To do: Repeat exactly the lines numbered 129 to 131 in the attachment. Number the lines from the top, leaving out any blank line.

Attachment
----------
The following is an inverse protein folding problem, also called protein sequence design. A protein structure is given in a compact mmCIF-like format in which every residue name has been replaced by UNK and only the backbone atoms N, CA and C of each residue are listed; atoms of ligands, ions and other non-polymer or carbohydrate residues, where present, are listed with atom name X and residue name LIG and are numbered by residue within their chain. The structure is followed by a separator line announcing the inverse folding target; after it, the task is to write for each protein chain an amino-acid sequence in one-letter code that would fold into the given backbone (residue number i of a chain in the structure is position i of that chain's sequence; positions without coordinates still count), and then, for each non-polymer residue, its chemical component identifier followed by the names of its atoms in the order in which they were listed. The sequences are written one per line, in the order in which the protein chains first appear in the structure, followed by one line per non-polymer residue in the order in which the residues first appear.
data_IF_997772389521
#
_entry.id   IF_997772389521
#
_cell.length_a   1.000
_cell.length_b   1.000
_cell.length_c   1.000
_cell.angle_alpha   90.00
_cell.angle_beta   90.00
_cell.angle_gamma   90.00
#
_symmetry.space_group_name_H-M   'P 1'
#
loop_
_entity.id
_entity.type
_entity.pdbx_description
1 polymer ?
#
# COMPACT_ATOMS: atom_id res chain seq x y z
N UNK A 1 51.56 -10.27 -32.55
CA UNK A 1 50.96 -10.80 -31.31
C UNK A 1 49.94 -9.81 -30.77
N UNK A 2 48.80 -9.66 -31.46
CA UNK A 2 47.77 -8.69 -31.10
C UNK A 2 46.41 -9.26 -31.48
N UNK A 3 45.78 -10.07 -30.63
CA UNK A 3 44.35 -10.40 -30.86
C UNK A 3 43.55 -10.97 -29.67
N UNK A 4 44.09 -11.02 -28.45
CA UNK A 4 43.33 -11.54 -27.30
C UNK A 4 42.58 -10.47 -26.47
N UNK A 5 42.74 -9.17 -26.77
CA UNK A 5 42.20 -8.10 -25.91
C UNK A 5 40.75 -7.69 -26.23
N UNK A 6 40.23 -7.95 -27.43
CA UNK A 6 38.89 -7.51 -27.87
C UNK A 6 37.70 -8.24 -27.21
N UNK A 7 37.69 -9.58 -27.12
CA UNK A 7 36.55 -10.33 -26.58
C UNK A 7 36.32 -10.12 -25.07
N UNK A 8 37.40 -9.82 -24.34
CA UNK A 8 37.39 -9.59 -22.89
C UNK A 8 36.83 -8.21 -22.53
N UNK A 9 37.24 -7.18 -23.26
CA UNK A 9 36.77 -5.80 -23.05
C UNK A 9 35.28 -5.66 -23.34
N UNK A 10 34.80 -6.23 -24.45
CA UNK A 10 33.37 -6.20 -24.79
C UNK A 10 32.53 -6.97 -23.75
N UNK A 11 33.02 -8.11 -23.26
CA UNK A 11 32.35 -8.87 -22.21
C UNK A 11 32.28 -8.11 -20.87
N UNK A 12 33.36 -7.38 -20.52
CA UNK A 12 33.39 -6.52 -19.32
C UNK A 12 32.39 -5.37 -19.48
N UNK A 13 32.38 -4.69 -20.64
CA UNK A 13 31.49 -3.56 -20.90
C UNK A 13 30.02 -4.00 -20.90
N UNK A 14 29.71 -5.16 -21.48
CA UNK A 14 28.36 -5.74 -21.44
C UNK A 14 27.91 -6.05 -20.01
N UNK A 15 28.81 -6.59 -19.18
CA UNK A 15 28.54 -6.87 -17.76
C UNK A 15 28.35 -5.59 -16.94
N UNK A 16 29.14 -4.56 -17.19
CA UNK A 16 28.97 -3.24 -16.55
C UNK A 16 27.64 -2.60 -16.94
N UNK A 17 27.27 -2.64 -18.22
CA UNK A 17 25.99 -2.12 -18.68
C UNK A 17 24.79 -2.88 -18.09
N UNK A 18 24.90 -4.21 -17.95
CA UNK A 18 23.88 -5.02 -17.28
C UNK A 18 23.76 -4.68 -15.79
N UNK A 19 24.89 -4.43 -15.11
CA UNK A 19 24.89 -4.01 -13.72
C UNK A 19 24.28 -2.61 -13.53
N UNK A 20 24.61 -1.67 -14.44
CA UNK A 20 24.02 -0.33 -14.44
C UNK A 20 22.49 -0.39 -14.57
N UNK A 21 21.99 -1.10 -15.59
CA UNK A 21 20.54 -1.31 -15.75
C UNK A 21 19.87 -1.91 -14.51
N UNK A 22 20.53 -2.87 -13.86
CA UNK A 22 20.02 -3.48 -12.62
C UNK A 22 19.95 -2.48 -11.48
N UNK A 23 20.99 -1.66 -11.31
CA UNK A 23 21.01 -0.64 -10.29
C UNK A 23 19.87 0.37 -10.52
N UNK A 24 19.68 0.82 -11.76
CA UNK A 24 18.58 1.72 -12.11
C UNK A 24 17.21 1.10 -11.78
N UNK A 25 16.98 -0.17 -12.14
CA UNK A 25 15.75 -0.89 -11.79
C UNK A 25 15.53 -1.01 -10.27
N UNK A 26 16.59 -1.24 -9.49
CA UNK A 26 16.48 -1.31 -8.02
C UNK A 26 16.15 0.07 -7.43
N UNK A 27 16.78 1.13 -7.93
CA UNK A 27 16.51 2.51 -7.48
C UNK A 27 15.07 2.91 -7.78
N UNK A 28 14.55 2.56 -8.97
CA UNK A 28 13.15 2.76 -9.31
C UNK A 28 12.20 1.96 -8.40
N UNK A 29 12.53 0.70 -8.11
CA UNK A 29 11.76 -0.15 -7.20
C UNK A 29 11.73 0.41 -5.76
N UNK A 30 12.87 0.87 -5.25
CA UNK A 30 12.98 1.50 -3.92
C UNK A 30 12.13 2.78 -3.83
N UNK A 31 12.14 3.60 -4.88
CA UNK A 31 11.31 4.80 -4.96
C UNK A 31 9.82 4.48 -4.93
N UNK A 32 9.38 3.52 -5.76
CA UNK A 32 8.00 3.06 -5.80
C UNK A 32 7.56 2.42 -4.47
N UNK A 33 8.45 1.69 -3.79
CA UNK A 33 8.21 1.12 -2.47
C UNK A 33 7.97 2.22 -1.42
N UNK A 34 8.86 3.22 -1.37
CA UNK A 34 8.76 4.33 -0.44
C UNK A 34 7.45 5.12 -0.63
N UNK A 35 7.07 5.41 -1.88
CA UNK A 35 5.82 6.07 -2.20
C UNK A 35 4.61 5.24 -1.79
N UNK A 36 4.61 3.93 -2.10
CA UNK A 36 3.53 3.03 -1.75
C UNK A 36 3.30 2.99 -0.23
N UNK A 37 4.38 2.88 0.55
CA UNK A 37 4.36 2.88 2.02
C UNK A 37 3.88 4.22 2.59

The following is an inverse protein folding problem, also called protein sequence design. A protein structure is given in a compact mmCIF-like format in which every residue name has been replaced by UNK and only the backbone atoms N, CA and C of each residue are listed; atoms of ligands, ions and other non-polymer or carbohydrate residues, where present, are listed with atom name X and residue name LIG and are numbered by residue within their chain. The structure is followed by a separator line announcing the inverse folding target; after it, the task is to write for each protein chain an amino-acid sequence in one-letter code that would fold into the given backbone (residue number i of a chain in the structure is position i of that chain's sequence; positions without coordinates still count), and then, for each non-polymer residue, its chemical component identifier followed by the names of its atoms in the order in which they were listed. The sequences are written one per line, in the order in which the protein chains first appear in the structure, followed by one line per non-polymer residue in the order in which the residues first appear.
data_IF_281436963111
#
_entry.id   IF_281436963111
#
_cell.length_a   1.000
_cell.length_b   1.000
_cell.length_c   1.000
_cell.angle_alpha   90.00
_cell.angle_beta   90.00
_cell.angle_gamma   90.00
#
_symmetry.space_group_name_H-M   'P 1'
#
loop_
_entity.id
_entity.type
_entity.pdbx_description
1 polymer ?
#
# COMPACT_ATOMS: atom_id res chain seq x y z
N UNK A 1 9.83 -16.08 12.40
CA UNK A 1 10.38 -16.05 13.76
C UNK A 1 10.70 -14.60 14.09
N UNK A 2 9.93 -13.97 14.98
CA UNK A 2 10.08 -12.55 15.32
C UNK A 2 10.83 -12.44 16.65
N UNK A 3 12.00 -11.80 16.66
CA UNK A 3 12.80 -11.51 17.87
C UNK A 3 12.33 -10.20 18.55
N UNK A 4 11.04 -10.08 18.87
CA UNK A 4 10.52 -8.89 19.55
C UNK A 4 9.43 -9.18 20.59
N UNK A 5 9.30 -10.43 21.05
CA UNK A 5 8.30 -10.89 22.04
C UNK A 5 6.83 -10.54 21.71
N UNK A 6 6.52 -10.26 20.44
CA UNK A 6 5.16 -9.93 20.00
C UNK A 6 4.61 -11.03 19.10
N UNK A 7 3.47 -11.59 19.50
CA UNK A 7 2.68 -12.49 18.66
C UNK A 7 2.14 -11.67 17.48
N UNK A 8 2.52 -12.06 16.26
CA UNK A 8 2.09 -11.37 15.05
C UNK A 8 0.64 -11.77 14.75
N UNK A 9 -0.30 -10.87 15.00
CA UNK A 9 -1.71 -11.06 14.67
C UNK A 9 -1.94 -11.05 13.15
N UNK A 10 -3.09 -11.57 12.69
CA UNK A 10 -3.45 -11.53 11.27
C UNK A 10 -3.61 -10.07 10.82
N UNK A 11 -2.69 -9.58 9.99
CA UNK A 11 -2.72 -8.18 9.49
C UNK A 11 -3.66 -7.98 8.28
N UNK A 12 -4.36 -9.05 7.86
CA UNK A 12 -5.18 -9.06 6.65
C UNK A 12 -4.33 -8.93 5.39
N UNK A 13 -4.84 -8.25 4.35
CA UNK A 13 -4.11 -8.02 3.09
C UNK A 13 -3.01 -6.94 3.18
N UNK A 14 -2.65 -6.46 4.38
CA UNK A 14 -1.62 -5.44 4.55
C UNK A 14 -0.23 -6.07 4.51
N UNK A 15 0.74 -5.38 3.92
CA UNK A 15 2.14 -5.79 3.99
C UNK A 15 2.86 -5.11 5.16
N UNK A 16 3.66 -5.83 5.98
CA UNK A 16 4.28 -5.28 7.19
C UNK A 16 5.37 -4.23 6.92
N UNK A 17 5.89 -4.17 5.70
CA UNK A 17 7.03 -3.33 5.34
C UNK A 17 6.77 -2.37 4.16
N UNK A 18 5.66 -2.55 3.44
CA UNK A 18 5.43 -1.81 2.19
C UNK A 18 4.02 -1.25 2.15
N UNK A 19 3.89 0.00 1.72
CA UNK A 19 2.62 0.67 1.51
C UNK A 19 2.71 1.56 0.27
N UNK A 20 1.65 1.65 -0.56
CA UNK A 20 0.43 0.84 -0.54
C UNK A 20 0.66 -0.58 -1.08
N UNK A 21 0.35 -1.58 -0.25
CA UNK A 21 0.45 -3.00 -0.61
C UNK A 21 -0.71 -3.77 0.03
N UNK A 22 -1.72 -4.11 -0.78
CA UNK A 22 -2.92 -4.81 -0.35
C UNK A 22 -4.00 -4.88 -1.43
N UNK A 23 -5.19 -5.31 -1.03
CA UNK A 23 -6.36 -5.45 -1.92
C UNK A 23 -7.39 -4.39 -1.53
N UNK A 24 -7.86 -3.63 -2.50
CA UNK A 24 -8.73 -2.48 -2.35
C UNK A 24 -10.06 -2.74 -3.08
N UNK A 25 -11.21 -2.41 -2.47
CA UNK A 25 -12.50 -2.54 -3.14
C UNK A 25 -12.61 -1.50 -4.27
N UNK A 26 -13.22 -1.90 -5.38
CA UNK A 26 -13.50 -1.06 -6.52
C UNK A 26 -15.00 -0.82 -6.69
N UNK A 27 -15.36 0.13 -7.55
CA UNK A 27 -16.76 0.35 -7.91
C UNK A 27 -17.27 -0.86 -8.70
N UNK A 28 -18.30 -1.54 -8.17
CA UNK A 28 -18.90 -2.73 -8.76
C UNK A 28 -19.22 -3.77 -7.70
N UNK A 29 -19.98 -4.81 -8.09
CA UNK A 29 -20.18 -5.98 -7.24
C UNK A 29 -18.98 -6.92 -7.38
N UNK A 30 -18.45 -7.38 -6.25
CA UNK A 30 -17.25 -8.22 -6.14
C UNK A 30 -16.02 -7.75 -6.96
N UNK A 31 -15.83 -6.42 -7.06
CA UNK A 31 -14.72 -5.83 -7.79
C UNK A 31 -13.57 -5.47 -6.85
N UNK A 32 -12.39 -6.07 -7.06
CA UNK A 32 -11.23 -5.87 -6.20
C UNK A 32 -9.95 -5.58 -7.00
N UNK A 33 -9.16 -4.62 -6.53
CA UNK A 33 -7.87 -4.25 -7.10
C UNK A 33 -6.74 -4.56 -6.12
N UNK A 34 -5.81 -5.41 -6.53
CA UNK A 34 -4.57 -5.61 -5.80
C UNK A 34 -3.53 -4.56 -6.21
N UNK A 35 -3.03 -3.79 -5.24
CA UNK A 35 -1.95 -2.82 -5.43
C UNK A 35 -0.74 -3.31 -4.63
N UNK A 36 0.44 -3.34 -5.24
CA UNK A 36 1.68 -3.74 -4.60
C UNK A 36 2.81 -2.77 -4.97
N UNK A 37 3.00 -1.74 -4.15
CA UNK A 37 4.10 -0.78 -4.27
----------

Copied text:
C UNK A 36 3.30 2.99 -0.23
N UNK A 37 4.38 2.88 0.55
CA UNK A 37 4.36 2.88 2.02